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Presentation on theme: "Leadership."— Presentation transcript:

1 Leadership

2 What is Leadership? Defining leadership is challenging and definitions
can vary depending on the situation. A leader has influence over other people. This influence can bring about change or maintain the status quo, a leader can use influence positively and negatively. They understand those they work with, and try to inspire and get the best out of people. Leadership skills are necessary in all aspects of life.

3 What creates a good leader?
List all the characteristics of what you perceive to be a good leader…

4 What creates a bad leader?
List all the characteristics of what you perceive to be a bad leader…

5 Leadership Styles When working with groups there are a number of different styles a leader can adopt. Each has positive and negatives, and are often dependent on the personality of the leader and the group they are working with.

6 Leadership Styles

7 LAISSEZ-FAIRE The leader is laid-back and takes little responsibility for the decision making. No control over the group. The group has the freedom to make their own decisions and use initiative.

8 CONSENSUS All individuals contribute to the decision making process. Majority rules. Makes the group feel valued and take ownership. Allows for discussion and ideas, therefore encouraging good decisions.

9 SHARED LEADERSHIP The leadership is shared amongst a group of people or partnership. Responsibility is shared. The experiences and knowledge of all leaders enables effective decision making.

10 AUTHORITARIAN Leader takes responsibility for all of the decision making. Leader is firm. Leader avoids confusion or indecision, allowing efficiency.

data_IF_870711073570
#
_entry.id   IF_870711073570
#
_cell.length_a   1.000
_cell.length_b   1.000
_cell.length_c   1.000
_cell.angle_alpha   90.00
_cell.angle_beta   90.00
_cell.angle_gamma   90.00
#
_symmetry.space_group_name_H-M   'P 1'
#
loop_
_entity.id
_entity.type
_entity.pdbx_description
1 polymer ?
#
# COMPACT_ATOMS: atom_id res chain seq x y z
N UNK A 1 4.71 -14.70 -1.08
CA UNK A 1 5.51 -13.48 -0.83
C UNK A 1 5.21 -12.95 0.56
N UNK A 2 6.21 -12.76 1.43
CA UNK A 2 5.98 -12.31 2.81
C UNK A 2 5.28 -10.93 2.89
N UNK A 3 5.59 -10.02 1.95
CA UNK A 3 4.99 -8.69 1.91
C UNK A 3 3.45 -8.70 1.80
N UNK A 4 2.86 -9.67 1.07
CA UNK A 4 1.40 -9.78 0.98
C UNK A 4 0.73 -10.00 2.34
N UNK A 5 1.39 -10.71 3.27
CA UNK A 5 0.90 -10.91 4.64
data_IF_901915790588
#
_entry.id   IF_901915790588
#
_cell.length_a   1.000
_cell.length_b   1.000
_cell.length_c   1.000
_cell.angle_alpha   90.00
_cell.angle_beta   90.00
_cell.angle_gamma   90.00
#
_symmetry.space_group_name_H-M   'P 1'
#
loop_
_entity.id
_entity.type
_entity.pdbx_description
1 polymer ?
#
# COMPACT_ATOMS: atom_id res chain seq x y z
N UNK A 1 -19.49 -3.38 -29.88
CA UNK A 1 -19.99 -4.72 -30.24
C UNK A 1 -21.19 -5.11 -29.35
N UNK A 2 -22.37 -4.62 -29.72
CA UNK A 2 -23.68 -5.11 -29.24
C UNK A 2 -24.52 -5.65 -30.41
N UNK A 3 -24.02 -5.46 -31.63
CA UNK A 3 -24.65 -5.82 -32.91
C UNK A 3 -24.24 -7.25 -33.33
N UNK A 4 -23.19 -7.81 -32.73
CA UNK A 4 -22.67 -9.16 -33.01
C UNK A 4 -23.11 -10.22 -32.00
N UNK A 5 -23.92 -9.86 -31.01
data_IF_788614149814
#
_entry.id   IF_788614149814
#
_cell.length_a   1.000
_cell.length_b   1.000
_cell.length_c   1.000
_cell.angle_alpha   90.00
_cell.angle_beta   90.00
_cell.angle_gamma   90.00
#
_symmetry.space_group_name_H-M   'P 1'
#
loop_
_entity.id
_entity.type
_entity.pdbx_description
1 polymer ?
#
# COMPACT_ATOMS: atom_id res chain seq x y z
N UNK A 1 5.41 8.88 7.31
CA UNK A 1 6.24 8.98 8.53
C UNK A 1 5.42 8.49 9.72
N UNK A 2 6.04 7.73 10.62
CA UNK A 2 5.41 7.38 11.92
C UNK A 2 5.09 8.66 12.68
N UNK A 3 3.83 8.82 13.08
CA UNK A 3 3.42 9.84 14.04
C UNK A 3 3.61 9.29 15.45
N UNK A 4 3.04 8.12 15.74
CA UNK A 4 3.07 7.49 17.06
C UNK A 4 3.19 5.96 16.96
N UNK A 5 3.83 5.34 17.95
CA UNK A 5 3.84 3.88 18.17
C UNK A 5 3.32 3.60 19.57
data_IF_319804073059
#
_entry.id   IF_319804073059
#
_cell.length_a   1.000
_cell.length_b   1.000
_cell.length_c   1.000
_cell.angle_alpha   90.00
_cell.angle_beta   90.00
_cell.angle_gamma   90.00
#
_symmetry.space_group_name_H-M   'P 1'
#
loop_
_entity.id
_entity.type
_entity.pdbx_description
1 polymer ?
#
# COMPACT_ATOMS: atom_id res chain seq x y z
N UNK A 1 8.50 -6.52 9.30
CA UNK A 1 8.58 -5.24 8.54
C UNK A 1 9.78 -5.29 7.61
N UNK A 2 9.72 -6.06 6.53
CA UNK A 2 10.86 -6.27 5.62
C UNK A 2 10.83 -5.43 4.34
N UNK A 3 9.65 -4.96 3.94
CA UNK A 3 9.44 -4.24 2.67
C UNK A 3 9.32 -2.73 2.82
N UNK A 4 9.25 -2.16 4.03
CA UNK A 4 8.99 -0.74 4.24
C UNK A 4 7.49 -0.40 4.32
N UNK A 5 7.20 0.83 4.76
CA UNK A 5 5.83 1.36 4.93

12 Types of Communication
Visual Diagrams Feedback Eye Contact Voice Types of Communication Demonstrating Body Posture Facial Expression Written Body Language Hand Gestures

13 Voice When talking you must be?
Easily understood, use words that are simple and meaningful Say what you really mean Be sufficient enough to enable instructions to be understood without being to tedious Positive to make a good atmosphere where everyone can benefit. Be received with correct meaning

14 Voice To get your message across: Gain attention before you start
Speak slowly Speak clearly Use facial expressions Make eye contact Be expressive so you retain the interest, vary volume and speed Ask simple questions then listen to the answers to check understanding

15 Voice Remember that the receiving of the message maybe affected by:
Culture, age, gender, mental or physical state Feeling towards sender Level of interest Attention span Listening skills Opportunity to actively contribute Length of time the receiver is passive Complexity of the message

16 Non-Verbal Communication
Nonverbal communications is (NVC) is usually understood as the process of communication through sending and receiving wordless messages. i.e, language is not one source of communication, there are other means also. NVC can be communicated through gestures and touch, by body language or posture, by facial expression and eye contact.

17 Non-Verbal Communcation